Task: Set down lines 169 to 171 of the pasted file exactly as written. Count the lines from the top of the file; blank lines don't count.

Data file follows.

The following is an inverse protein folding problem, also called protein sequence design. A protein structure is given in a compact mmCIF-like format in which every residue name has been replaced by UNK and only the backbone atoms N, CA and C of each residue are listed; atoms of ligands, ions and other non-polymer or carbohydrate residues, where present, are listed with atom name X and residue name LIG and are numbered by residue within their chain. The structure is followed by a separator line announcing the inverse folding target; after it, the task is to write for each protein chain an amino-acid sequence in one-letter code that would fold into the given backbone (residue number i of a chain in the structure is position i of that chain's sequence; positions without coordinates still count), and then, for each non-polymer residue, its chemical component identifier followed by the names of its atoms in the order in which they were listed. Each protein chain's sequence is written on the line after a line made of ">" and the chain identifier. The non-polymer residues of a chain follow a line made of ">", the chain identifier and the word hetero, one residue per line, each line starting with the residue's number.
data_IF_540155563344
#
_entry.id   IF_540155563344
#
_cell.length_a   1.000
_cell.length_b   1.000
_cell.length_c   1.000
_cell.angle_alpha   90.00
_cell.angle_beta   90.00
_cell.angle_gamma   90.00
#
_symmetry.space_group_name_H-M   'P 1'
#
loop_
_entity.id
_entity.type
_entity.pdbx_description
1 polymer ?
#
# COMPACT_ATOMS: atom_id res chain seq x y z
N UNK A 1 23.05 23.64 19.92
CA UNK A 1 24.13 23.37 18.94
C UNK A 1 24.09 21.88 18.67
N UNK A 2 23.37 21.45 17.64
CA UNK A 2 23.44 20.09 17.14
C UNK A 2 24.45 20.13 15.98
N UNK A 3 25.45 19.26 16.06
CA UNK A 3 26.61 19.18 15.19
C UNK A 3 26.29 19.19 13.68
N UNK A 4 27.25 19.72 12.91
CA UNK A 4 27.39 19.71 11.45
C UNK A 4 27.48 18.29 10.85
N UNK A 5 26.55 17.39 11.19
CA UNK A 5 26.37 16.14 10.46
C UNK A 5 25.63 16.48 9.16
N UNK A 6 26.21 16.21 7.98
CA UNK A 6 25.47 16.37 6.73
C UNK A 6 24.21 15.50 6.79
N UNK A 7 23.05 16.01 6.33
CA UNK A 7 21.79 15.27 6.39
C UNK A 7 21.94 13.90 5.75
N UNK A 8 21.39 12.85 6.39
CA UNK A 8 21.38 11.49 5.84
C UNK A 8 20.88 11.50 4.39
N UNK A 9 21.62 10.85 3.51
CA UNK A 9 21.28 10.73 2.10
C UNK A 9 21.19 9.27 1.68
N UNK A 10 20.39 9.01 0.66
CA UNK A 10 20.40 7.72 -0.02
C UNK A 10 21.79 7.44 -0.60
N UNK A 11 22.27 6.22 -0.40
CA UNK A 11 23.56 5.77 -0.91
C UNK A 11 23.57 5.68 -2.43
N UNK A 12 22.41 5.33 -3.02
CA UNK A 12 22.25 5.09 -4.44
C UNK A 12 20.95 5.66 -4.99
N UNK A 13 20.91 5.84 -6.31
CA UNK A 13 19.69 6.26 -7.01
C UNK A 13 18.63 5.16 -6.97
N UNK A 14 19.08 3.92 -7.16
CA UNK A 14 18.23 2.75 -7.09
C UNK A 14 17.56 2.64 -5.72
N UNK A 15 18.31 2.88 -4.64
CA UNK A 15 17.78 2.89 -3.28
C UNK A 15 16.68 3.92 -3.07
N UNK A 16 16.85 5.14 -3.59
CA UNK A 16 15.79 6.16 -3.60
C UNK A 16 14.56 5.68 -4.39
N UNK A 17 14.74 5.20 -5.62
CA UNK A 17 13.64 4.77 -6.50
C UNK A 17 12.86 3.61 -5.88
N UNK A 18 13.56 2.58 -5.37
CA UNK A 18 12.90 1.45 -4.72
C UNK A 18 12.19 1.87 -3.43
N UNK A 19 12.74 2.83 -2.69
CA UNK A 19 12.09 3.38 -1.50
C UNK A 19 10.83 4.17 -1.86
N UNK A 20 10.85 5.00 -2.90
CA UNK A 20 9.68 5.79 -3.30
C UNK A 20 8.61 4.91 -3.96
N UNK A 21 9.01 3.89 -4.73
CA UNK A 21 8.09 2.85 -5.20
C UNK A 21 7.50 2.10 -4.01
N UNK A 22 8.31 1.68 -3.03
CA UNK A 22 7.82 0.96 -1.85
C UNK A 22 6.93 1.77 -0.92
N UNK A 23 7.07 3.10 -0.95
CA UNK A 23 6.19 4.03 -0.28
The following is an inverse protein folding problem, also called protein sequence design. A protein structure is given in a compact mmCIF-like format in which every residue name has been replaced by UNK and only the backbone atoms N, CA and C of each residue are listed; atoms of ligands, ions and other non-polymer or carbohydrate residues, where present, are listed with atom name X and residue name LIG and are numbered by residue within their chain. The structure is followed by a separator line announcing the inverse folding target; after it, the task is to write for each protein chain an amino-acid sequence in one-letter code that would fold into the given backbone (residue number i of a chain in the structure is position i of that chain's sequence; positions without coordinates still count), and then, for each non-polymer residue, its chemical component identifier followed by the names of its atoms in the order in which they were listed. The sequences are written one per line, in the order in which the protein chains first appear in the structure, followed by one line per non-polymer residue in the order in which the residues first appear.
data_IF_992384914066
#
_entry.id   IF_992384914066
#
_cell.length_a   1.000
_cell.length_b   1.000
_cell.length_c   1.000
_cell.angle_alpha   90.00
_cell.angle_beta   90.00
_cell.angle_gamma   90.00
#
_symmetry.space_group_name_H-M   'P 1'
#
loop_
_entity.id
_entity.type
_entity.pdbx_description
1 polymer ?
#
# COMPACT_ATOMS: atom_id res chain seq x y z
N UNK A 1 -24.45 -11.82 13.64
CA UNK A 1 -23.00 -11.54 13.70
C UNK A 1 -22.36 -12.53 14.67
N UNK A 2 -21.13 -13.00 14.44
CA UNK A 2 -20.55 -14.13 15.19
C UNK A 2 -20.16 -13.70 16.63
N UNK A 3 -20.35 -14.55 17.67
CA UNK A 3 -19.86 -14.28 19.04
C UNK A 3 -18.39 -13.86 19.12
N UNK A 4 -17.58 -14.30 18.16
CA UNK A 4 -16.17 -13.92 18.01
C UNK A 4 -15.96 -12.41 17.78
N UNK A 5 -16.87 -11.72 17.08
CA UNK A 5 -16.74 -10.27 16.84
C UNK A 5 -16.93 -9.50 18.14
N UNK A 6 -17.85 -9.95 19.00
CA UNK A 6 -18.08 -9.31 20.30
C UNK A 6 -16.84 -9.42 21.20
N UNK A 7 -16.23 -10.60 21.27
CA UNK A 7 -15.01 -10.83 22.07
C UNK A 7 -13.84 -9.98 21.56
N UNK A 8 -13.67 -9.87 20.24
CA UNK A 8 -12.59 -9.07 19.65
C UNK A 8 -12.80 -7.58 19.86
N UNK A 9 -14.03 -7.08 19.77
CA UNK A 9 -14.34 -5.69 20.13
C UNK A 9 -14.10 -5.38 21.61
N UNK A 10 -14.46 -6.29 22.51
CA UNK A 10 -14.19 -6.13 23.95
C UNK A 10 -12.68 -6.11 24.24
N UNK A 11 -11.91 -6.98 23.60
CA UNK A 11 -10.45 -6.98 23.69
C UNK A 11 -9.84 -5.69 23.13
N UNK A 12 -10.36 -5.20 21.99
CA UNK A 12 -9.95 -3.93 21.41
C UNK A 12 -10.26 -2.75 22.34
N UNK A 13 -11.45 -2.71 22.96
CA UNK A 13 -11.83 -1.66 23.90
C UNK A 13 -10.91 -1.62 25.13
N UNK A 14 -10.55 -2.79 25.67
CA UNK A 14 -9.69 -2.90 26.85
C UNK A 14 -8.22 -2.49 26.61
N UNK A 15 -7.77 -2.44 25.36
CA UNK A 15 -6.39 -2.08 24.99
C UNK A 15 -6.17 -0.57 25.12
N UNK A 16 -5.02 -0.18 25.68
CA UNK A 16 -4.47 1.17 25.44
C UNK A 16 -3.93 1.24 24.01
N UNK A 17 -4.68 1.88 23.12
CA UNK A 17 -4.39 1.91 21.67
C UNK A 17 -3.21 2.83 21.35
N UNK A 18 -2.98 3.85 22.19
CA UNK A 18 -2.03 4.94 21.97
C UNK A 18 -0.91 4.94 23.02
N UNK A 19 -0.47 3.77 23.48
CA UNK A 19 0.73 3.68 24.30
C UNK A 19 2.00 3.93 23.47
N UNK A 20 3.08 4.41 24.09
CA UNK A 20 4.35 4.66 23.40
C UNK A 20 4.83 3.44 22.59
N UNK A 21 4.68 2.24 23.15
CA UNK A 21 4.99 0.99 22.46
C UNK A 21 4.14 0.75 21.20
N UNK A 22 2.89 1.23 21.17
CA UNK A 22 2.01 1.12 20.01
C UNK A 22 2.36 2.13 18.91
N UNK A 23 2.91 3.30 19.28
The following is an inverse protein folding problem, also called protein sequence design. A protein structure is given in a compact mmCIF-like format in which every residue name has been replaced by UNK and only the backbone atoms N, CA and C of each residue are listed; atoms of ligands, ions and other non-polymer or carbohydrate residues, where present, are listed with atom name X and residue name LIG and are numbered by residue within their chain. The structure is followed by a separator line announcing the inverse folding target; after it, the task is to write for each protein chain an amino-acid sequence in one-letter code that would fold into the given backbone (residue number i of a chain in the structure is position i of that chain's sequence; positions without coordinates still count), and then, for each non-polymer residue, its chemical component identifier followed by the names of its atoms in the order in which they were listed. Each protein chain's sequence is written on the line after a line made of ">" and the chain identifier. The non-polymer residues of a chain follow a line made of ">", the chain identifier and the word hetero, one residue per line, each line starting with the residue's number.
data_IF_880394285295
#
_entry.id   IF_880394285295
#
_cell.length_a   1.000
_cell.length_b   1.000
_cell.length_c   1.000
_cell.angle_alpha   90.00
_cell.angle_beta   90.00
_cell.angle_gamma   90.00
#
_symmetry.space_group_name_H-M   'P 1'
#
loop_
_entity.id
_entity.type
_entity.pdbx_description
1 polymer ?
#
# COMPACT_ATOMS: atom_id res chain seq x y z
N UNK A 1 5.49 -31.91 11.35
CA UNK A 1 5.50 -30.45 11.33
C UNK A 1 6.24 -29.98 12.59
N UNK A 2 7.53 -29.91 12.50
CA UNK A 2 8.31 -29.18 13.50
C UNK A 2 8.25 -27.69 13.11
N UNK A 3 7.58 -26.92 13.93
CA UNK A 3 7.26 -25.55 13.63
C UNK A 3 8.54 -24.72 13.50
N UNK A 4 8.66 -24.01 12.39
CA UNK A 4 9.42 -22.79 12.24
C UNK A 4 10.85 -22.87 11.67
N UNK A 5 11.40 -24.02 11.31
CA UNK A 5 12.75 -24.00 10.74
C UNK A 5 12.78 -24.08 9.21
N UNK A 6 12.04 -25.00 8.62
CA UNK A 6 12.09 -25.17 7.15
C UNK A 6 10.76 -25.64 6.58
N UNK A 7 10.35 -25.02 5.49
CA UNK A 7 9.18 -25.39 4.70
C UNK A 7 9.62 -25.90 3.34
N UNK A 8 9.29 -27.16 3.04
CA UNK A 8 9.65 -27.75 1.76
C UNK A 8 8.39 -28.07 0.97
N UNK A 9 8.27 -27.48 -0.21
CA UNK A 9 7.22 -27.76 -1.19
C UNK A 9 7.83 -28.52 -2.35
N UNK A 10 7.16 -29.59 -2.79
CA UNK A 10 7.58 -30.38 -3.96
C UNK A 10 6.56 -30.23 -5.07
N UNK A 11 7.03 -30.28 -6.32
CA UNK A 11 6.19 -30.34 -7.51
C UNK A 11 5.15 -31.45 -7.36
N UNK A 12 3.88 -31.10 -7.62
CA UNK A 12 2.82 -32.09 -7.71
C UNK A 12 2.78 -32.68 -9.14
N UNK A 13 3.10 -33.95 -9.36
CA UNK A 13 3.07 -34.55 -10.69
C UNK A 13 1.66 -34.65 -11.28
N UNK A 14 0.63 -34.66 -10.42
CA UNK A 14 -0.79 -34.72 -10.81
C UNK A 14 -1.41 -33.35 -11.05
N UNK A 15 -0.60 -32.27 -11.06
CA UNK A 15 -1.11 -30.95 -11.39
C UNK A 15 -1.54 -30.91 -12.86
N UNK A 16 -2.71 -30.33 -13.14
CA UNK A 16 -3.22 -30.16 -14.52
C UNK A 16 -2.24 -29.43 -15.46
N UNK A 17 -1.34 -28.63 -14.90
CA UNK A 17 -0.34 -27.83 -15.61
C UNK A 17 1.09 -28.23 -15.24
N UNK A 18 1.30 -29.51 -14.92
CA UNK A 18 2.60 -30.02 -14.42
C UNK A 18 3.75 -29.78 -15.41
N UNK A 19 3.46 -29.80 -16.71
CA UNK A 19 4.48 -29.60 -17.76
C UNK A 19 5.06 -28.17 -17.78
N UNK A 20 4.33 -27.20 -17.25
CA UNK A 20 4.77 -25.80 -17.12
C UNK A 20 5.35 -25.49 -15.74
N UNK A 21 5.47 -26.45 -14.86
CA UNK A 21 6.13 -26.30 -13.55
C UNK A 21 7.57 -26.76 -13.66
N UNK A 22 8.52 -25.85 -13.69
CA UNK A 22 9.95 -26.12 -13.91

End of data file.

CA UNK A 20 4.35 4.66 23.40
C UNK A 20 4.83 3.44 22.59
N UNK A 21 4.68 2.24 23.15